It is beginning to get warm and I have had little time to adjust to the warmer temperatures.  It is early in the day and I am already covered with salt.  I make a quick stop at the aid station to grab some salty fries which the HAT Run is famous for.  Not my typical race day fueling option but a fun staple while running the HAT.  I continue on knowing the gravel road section is coming quickly.  The trail section goes by quickly.  I am still running with other runners, moving through groups as I pass and get passed.  While on the road I chat with a few runners but mostly run alone since my pace is faster than it should be.  But thanks to a quick pace I am entering the aid station in no time and limbo under the hitching post just for the fun of it.  I grab some fluids and salty calories and even sample a fresh perogie.  Yum! 
It really does go beyond aid stations, it's really a need to thank all the volunteers who helped make my day of playing in the woods possible.  The race directors who deal with all the permits and politics necessary to put on an event at this level really do much more than work on race day and I know they are not alone.  Dozens and dozens of volunteers give their time long before race day to make this all happen for 500 lucky runners.  So thank you all, to the race directors, Phil, Tim, Mike and Jeff, the countless volunteers, Maryland DNR, the State Park, the rangers and the families who gave of their time to be out cheering not only for their runners but for every runner who passed.

Every year I forget the next 5 miles.  I only remember the giddiness of the trail and tuck those less then favorable memories deep in a corner of my mind.  But as I leave the aid station that sense of déjà vu sweeps over me and I know that the most challenging miles of the race are in front of me. 

I focus on enjoying the views and keeping my effort consistent.  The chatter is mostly mine and I remember not to linger too long with any one runner and get stick running their pace.  It's great to see faces I remember as I move along the trail.  Including Phil Anderson (the A in HAT) who is sitting at the bottom of our last climb as we enter Phil's Forest.  He greets everyone with a smile and a handshake.  The final section goes quickly as I enter the final open hay field that leads to the pavilion aid station and the final loop.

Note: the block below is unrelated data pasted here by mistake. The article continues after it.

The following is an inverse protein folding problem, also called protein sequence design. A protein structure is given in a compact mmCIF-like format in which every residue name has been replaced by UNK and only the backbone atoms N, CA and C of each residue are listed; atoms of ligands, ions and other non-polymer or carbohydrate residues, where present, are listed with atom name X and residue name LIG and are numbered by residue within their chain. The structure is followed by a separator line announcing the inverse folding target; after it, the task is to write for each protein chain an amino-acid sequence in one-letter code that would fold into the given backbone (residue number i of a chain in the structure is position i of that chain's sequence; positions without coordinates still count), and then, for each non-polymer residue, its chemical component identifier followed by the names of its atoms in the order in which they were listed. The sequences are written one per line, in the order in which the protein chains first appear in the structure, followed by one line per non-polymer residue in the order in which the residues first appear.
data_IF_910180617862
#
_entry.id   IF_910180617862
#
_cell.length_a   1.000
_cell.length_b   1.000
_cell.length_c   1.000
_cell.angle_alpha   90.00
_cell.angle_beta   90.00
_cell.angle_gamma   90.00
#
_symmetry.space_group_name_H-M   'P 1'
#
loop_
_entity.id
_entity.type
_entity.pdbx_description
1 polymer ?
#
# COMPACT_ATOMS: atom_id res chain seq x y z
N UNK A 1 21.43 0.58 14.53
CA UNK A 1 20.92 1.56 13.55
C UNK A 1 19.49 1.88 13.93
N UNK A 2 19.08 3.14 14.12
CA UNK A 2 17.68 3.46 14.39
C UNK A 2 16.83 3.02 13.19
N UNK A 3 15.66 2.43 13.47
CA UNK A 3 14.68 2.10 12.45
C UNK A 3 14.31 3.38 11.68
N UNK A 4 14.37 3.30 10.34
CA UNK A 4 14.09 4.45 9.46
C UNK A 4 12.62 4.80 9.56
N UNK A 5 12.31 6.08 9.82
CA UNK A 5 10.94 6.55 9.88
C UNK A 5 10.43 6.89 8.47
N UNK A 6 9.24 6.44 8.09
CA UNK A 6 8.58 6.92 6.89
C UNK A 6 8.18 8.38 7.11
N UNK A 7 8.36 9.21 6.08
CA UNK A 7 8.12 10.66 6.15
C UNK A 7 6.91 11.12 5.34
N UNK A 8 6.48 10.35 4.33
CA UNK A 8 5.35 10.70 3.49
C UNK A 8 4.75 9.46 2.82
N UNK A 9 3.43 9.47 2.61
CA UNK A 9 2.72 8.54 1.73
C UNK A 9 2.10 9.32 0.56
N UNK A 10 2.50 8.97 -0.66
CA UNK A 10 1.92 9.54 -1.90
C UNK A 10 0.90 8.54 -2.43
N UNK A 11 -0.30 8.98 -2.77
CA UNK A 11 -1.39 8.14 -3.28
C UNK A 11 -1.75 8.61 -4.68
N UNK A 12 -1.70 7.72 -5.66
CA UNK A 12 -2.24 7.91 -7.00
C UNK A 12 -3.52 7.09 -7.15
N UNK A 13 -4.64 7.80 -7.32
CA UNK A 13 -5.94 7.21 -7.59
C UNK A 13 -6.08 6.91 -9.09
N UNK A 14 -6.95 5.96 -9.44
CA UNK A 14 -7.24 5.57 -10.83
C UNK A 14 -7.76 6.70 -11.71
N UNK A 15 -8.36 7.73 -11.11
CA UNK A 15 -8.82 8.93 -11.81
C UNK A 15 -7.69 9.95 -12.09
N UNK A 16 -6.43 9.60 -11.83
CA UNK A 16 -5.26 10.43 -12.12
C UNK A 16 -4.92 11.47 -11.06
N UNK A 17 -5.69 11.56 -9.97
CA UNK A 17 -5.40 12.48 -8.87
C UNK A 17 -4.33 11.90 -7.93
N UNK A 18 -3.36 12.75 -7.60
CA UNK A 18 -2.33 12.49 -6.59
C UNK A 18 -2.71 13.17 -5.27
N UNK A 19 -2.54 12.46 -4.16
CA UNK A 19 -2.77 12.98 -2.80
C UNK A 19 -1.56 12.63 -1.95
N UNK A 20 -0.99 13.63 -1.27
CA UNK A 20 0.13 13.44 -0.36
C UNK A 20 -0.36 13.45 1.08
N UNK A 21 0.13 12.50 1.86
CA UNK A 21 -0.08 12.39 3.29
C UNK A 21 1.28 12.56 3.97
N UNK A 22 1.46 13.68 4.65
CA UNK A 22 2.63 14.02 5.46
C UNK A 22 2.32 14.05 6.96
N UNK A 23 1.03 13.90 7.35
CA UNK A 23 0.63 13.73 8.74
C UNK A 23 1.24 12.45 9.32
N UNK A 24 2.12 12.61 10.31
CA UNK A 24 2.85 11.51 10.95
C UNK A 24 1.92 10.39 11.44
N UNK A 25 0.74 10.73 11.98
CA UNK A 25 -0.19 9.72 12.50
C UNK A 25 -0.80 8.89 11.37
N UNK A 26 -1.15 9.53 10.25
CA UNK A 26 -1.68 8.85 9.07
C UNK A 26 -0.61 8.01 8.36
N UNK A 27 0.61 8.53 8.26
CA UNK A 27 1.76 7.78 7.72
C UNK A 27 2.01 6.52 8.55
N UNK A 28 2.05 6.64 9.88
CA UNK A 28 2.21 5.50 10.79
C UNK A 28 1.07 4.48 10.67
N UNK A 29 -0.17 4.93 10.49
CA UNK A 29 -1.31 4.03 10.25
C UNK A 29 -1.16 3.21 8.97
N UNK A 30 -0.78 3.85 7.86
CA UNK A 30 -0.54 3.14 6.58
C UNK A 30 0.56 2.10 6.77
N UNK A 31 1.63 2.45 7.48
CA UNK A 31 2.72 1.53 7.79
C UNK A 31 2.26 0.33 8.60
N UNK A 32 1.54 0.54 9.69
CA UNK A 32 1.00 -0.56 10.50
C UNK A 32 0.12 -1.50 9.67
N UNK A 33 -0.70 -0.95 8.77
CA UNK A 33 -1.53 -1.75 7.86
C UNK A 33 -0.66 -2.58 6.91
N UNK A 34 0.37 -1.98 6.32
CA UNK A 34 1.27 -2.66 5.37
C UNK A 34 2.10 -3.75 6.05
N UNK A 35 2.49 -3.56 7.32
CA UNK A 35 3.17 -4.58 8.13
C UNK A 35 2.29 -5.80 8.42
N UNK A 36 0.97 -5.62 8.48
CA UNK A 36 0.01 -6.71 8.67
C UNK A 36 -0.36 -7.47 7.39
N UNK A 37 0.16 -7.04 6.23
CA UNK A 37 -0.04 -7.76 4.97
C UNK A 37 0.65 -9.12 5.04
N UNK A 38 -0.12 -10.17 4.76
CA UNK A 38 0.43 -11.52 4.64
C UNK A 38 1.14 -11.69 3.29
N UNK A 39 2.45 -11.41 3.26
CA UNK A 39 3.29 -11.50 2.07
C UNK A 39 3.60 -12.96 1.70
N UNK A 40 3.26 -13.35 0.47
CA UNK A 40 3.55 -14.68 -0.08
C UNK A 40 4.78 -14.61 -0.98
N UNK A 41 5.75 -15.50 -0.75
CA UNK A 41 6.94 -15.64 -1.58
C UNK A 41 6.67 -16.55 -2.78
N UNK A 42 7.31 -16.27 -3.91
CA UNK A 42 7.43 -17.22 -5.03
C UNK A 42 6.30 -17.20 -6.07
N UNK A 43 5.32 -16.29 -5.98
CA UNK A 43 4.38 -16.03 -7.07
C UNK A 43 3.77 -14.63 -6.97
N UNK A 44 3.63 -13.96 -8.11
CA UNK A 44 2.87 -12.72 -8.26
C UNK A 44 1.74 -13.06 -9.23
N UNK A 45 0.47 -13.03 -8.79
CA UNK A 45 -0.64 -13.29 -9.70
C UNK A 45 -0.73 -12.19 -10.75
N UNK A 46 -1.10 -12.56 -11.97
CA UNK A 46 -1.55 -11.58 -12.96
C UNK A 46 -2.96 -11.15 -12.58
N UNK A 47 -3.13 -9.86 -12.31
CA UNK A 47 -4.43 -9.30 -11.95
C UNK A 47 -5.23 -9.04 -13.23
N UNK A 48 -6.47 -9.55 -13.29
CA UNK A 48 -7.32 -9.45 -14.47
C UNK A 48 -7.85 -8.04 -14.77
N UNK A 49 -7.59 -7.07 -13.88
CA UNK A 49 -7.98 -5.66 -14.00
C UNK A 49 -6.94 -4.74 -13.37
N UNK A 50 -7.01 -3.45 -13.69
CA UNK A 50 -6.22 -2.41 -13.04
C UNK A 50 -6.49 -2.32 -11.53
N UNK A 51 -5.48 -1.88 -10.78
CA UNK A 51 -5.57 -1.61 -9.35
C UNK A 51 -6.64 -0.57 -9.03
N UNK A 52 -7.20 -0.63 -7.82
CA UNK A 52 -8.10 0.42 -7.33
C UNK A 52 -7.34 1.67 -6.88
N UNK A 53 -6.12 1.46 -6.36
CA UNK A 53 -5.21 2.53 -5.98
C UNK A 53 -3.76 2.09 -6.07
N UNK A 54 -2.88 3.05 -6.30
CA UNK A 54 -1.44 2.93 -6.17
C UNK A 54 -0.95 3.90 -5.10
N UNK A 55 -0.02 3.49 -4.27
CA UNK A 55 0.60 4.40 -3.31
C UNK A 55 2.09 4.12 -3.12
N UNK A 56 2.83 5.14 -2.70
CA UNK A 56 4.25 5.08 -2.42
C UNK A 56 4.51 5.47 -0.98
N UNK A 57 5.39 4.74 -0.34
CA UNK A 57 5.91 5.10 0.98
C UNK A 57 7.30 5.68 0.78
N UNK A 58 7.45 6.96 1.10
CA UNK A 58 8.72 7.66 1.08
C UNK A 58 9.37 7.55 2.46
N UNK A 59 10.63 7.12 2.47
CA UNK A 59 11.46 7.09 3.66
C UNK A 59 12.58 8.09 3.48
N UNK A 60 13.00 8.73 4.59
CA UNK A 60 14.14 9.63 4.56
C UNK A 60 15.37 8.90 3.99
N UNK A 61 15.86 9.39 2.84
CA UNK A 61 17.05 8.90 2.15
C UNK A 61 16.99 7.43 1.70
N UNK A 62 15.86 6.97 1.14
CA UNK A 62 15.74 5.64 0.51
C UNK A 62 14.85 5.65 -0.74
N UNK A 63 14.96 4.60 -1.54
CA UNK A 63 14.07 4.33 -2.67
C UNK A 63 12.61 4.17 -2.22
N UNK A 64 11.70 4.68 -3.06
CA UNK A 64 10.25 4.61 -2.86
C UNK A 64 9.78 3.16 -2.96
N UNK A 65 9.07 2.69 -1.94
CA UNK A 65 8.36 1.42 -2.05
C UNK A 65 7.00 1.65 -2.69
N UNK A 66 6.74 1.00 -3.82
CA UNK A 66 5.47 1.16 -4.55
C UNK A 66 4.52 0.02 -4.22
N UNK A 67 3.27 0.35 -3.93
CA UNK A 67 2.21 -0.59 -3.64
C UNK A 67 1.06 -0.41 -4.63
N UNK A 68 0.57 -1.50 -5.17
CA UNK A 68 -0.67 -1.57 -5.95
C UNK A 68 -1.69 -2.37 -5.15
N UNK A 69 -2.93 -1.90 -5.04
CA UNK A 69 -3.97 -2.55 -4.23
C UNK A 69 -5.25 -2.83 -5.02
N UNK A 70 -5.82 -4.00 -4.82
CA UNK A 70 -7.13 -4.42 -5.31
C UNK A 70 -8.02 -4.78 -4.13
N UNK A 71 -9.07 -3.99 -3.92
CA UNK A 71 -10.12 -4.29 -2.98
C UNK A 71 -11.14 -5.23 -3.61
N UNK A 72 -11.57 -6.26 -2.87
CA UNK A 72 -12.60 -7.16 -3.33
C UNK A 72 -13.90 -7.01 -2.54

As I top the hay field I see Tim Gavin and ask if I can use my poles on the second loop since the runners will be more spread out.  He gives me an "are you crazy look" but says yeah, just don't stab anyone.  I grab some fluids, some calories and my poles and head out again.  I run over an open field lengthening my poles.  Although the HAT course is not really one where you would need poles, I need the practice of holding them, adjusting them, and using them so that my mind and arms are ready to use them during MMT.  Today will be practice for running with them when I don't really want them in my hands.

This loop goes much like the first with the exception that there are fewer runners to alter my pace.  Somewhere along the loop Natalie and I start running together.  We have mutual friends.  This is her first ultra distance event and she is making it look easy.  I most likely talk more than she does and she is kind enough to listen to my chatter.  This loop I do not pause for photos.  I am simply enjoying the moments like when the trail falls silent and all I hear is the sound of my feet and the birds in the air.  I notice the rising sound of water each time the trail draws near a creek and the smell that says the water is getting closer.  I eavesdrop on fellow runners as the trail winds higher.  I can hear their distant voice raising.  I see the wind stir the leaves along the trail and watch the sun cut it's way through the branches that lay bare.  I breath it all in.  I think back to the thoughts I had this morning, that I had lost some the joy in my running and realize that I couldn't have been farther from the truth.   

As I saw that small opening in an old field row that leads to an open hay field, I remembered how lucky I am.  Lucky not only to be able to be doing this but to do this for all the reasons that matter.  I simply love to run through the trails, across the creeks and around the next turn to see just how far my body will take me. 
My fourth HAT Run 50k done.